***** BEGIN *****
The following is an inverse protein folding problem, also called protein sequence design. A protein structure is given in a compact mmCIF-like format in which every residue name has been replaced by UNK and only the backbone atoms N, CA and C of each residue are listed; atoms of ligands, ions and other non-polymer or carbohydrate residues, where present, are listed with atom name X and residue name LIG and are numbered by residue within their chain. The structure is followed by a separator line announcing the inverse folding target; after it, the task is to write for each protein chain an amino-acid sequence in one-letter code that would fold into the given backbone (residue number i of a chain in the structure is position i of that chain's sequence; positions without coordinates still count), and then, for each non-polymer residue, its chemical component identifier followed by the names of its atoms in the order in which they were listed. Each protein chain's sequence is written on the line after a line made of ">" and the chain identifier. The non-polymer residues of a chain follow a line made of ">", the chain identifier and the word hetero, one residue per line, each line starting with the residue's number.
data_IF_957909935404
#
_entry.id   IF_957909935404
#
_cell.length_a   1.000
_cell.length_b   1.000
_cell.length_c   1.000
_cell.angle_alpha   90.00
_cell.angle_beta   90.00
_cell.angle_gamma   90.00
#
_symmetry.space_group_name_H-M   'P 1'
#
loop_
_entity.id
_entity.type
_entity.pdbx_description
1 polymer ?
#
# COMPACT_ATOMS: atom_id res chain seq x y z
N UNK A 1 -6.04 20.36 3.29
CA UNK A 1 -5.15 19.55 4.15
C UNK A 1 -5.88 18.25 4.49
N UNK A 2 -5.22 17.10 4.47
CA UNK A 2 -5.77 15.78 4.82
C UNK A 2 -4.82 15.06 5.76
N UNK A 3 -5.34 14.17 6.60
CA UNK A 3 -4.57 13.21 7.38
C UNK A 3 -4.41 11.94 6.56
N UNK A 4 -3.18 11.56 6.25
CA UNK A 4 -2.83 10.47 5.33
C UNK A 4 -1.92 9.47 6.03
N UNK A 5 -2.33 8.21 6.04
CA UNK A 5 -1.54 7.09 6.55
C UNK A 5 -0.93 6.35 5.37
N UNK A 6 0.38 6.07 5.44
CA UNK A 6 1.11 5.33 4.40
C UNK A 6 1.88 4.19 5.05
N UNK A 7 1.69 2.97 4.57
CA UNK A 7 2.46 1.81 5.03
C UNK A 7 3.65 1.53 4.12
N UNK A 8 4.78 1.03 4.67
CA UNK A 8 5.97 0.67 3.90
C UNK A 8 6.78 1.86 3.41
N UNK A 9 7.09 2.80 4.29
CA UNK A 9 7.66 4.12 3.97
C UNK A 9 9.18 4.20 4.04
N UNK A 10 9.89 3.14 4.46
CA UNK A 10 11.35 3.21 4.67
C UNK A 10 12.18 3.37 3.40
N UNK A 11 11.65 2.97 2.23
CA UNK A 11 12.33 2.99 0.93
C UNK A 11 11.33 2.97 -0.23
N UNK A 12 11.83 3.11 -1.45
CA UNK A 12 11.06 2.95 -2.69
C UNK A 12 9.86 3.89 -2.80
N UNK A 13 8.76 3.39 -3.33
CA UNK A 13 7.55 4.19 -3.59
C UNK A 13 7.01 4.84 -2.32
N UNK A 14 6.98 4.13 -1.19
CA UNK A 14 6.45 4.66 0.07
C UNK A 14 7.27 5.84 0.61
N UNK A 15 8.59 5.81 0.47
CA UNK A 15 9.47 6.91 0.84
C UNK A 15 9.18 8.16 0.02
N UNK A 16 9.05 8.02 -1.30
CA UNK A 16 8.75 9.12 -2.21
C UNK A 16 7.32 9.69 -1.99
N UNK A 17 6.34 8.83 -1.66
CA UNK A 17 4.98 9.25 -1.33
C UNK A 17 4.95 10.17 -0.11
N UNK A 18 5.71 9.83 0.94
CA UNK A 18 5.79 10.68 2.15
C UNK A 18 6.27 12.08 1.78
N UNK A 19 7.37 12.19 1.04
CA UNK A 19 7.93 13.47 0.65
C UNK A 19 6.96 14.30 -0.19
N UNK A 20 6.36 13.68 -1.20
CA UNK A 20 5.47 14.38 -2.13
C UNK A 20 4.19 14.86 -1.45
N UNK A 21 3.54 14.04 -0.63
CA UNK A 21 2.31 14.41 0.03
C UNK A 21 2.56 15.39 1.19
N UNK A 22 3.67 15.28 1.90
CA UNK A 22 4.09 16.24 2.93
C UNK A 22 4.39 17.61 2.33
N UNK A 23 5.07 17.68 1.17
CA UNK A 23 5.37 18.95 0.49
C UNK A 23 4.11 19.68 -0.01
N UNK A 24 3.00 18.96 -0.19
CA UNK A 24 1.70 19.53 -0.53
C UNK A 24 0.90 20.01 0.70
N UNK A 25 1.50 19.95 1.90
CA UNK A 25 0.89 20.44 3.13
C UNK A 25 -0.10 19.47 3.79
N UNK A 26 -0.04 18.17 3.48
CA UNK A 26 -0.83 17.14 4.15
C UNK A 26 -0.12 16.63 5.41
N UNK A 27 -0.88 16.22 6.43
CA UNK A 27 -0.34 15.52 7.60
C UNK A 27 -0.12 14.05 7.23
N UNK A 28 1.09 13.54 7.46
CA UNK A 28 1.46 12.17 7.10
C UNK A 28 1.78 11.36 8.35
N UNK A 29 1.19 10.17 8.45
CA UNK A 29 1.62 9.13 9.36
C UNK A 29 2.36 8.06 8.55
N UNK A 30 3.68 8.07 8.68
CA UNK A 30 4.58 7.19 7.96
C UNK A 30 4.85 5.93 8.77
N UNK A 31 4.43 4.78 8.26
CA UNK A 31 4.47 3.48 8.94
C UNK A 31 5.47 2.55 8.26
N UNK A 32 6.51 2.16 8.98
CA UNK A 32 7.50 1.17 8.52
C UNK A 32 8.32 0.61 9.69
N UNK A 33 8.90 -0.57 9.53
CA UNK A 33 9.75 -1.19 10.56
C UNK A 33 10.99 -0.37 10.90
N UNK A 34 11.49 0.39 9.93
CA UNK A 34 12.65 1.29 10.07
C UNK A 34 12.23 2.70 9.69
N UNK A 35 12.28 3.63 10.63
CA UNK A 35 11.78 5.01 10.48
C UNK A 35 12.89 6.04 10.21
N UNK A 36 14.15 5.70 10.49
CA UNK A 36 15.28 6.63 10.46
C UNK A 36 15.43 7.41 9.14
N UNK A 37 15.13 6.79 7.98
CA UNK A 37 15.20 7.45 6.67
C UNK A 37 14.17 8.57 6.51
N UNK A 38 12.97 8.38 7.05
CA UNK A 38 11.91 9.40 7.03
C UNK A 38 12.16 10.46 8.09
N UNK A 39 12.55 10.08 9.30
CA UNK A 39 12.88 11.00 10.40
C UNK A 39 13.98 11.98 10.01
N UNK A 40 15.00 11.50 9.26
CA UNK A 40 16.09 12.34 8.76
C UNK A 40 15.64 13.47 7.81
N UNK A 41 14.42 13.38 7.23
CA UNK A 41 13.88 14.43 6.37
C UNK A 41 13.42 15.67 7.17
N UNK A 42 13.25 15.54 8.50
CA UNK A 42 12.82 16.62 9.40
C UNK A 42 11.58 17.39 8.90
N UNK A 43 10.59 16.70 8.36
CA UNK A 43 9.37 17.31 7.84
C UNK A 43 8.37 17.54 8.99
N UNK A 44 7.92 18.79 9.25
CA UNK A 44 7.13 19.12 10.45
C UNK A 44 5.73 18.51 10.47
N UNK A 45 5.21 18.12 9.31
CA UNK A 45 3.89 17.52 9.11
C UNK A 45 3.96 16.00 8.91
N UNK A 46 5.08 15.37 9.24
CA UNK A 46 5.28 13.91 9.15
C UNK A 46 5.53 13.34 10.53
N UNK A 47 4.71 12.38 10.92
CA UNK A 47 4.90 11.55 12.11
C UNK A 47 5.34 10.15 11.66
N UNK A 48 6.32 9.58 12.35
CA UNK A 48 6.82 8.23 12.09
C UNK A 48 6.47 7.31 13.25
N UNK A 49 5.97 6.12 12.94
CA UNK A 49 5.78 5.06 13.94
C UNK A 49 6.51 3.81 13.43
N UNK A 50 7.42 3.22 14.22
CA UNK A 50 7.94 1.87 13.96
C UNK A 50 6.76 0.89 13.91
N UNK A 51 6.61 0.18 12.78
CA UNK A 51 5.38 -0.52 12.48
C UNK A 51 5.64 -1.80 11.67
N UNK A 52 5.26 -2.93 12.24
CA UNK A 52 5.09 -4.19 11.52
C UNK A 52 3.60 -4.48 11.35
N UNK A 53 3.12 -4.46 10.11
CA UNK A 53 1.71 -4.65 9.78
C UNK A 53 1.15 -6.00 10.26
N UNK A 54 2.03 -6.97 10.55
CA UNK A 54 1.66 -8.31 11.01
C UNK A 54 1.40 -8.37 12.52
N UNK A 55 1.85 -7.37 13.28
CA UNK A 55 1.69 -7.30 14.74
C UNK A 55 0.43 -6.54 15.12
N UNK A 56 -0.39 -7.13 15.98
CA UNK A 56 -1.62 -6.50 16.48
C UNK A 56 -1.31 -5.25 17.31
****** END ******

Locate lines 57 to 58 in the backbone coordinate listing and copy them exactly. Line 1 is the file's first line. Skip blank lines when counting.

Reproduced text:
C UNK A 12 9.86 3.89 -2.80
N UNK A 13 8.76 3.39 -3.33